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Review - The World that was Ours

Albie Sachs, The Independent (2004)


It was Hilda Bernstein who introduced me to the term ‘wives-of’. Married to Rusty Bernstein and using his surname she was never his ‘wife-off’. There was that famous moment when, as Rusty was being rearrested after being acquitted in the Rivonia Trial in Johannesburg in 1964, she yelled out in court with appropriate wifely distress ‘Oh no, they are taking him again.’ Her cry captured headlines.

The Rivonia Trial, at which Mandela and eight colleagues of the ANC and Communist Party underground were sentenced to life imprisonment forms the cetrepoint of this enthralling story. It read like a thriller. Page after page. Which was surprising, because not only did I know the facts insid out, and who the villains were, I had read it before.

It more than holds its own as a highly literate remembrance today of a world that was, but is no longer, ours. Hilda and Rusty Bernstein were amongst the great figures of the Mandela generation of South African freedom fighters. Almost forty years ago she wrote this story of Rusty’s arrest, trial, acquittal and escape after the trial.  She wanted it to be a personalised weapon of struggle. Its objective was to focus attention on Nelson Mandela and others in prison. Lightly re-edited, it grasped my attention from the beginning. Partly this was because of the Eric Ambler-like atmosphere, with heroes battling through webs of dense fascist-style secret police activity. But the real itriguing mystery for me lay not in the story as such, but in whether or not it would stand upto being read in our post apartheid era. Without the sub-text of struggle, and agitation would the text survive as literature? Where have all the villains gone...? To the Truth Commission everyone...? Without the tension of history, would the memoir sustain itself?

The answer, as I have indicated, is yes, triumphantly so. The vivid detail flowing imaginitive recall can be enoyed for theselves. We can relish without any straining purpose the subtleties and freshness of Hilda’s voice, the strong evocatios of urban and rural landscape, and the details of character. Indeed, mingled in with the anger and astonishment at what was once the apparent normality of apartheid, it is even possible to feel a certain sympathy for Colonel Klindt as he faced the well-planned and brilliantly executed emotonal assaults of the women who confronted him in his den. Spirited and independent women, for the most part still actively engaged in dangerous clandestine work, they bravely took on the character of ‘wives-of’, fighting relentlessly to break through the security barriers that held their captured husbands in soltary confinement.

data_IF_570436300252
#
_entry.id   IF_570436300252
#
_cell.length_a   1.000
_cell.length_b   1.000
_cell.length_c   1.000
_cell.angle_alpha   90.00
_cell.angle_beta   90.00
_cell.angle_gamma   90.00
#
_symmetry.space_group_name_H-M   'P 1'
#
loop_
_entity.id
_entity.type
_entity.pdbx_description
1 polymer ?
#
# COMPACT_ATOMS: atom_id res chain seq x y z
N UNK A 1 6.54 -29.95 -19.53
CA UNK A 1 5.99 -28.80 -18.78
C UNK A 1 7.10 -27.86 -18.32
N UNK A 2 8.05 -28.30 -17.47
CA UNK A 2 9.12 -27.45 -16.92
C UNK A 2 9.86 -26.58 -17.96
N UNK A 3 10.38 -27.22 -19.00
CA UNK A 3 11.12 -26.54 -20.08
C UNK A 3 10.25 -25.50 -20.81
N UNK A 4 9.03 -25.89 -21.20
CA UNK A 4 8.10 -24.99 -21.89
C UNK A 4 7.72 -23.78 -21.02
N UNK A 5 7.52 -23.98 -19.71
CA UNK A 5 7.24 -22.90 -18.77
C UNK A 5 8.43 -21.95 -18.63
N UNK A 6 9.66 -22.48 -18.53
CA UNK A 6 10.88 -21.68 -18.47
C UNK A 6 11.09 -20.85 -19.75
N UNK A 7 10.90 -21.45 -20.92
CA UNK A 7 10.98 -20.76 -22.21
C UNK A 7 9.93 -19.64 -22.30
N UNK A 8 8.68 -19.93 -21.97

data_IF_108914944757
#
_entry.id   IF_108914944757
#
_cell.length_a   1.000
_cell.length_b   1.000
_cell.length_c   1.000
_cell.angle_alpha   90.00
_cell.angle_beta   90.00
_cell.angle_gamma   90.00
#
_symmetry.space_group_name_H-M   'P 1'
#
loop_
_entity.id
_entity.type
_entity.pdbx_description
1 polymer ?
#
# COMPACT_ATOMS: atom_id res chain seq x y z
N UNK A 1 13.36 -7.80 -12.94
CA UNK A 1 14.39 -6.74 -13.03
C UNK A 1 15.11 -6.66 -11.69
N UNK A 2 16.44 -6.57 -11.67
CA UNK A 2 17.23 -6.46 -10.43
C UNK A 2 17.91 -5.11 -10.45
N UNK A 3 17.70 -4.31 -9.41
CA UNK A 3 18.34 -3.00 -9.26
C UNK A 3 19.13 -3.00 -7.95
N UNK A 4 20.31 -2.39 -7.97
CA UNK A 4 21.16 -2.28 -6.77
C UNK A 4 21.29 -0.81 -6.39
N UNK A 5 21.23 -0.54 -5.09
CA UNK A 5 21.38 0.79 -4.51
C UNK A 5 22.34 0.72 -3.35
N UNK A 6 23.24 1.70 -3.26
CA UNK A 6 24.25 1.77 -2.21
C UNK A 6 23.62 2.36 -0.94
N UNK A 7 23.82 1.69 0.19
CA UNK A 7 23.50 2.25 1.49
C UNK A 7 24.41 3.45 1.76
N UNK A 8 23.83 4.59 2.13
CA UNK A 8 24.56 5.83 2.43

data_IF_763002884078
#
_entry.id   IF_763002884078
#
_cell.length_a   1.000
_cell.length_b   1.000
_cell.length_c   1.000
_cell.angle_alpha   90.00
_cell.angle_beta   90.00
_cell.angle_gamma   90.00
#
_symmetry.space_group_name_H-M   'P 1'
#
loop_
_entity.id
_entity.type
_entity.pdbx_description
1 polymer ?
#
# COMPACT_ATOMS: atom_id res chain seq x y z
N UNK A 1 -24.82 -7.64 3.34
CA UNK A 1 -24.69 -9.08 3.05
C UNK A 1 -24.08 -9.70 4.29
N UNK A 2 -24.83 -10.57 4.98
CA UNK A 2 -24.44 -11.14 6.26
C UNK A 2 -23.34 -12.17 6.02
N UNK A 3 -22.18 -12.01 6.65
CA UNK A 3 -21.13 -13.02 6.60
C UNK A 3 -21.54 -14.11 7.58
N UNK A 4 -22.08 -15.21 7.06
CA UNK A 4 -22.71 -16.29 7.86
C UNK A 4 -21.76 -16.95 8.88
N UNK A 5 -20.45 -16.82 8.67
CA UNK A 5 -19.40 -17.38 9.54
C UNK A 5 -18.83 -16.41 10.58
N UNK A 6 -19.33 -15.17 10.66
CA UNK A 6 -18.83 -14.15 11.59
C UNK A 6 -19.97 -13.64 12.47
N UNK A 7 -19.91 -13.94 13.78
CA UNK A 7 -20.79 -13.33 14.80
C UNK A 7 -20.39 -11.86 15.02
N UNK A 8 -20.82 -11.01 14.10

Rusty died recently, quietly honoured for his role in the struggle, and acclaimed as author of an elegantly written political autobiography. Hilda now lives alone in Cape town, resisting with characteristic spirit and good humour the infirmities that come with age. There is something peculiarly appropriate about this book resurfacing again. It is the loveliest of her works about the ugliest of her times. The intense sense of integrity in the writing has been fully validated by subsequent events. We read it with a sense of triumph, but happily, without a feeling of triumphalism.

The dismantling of apartheid was not a miracle, it was the product of the vision so fluently and convincingly captured by Hilda at a time when liberation was widely regarded as a wonderful but impossible hope. And there is something especially satisfying to know that she can take it for granted that the knock on the door in her little flalet comes not from the security police, but from her grandchildren, and knowing that they are growing up in a country with a Constitution that not only proclaims non-racalism, but non-sexism as a foundational value.



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